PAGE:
Saturday, December 26, 2009

Back Off, Mama Bear

On Christmas Eve my husband received a Christmas card from his brother. Before this card arrived, John hadn’t had any direct contact with his brother for something like 20 years. This is because, in his teens, the brother began to spiral down into a world of drugs and alcohol, as well as the things that go along with people who are desperate to get money for more drugs and alcohol. John and his parents tried to save his brother, but you can’t save someone who isn’t motivated to save himself.

We knew John’s brother had been in touch with his parents over the last few years, we understand he has been clean and sober during that time, and we know he has asked about seeing John, so I suppose this card wasn’t a complete shock. However, once it arrived, I began to do what I do best when I feel surprised and threatened: I over-react.

Fortunately, the following night was Shabbat, and about a quarter of the way through services I felt my anger and anxiety disappear. I realized I don’t have to be the Mama Bear right now. My husband is not my cub. He is a grown man, and what he needs right now isn’t my protection; he needs my support.

So it looks like next month John’s parents will drive down from Oregon, and we’re all going to meet John’s brother and his fiancĂ©e for dinner. And then we’ll see what happens from there.

Saturday, December 19, 2009

Judaism Creating Connections

By Susan Esther Barnes

On Friday night during services Rabbi Lezak told two stories about how living in Israel means living in an inter-connected community. The first one, here, talks about how the plight of Gilad Shalit, the Israel soldier who has been in captivity for three years, feels personal to all Israelis, since all of them have family members who were or are in the military.

The second story, here, is an amazing true story about the woman who is the mother of the first soldier killed in Cast Lead, who goes to a concert and by chance (or perhaps an act of God) meets a couple who named their baby after her fallen son.

To some extent these stories are possible because Israel is such a tiny country, where everyone (with some exceptions) sends their children to military or other national service. These stories, combined with something else that happened at services Friday night, got me thinking about how the practice of Judaism itself helps to create these connections.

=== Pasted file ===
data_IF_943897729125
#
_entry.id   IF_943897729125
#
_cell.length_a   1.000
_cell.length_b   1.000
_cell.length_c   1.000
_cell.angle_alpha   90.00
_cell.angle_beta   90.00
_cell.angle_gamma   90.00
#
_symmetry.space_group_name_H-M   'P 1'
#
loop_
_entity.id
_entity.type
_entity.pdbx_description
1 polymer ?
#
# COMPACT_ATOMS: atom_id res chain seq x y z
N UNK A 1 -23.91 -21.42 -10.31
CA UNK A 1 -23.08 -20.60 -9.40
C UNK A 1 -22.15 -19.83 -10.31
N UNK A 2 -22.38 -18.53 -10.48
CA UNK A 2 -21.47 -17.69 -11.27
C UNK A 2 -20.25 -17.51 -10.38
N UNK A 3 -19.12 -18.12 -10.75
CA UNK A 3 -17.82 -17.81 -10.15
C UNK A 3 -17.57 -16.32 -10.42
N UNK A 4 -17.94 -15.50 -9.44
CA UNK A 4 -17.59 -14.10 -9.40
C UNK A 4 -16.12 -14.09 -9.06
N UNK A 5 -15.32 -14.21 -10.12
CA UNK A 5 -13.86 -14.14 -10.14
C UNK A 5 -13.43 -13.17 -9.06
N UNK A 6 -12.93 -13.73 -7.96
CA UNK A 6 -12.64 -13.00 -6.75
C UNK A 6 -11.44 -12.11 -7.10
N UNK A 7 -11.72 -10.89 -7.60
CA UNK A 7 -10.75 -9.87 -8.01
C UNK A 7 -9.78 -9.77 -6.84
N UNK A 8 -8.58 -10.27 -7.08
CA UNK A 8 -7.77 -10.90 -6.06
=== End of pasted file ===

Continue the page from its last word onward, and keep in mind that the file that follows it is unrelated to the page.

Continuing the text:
One of the situations Judaism is particularly sensitive about is the death of a loved one. There are many customs and rituals that surround this event, and many of them create and rely on community connections. When a mourner returns home from the graveyard, he or she is not allowed to eat his or her own food. Rather, the community is expected to, and in fact bears the responsibility of, bringing food to the mourner. This not only relieves the mourner of having to think about mundane acts like grocery shopping and cooking when just walking across the room may feel like a monumental act, but it also makes sure the mourner is not alone during this critical time.

In addition, the mourner is to say the Mourner's Kaddish on a regular basis throughout the first eleven months after their loved on has died. And this prayer may only be said when there are at least ten Jews present. Again, this serves to ensure the mourner is surrounded by members of his or her community during the first year of mourning.

After the first year has passed, we say the Mourner's Kaddish for the anniversary of the loved one's death, called the Yarzheit. When worshippers come to services on Friday night they are handed a program that contains various bits of information, and on the back is a list of those in the congregation who have died recently as well as the names of those who are having their Yarzeheit.

On Friday night, I was sitting beside a couple, when another couple sat behind us. The woman next to me was looking at the Yarzheit list, and she turned to the couple behind us. She pointed at the list and said, "I see this person on the list with the same last name as you. Is this your father?"

"No," they replied, "That is our son."

"How old was he?" asked the woman.


"Oh, I didn't know."

And thus another connection was created, because when you know a couple has lost a son, an incredible tragedy in itself, and further learn the son died so young, it cannot help but create an understanding, a bond, from the acknowledgement that these people have walked through the fire and have the bravery to carry on.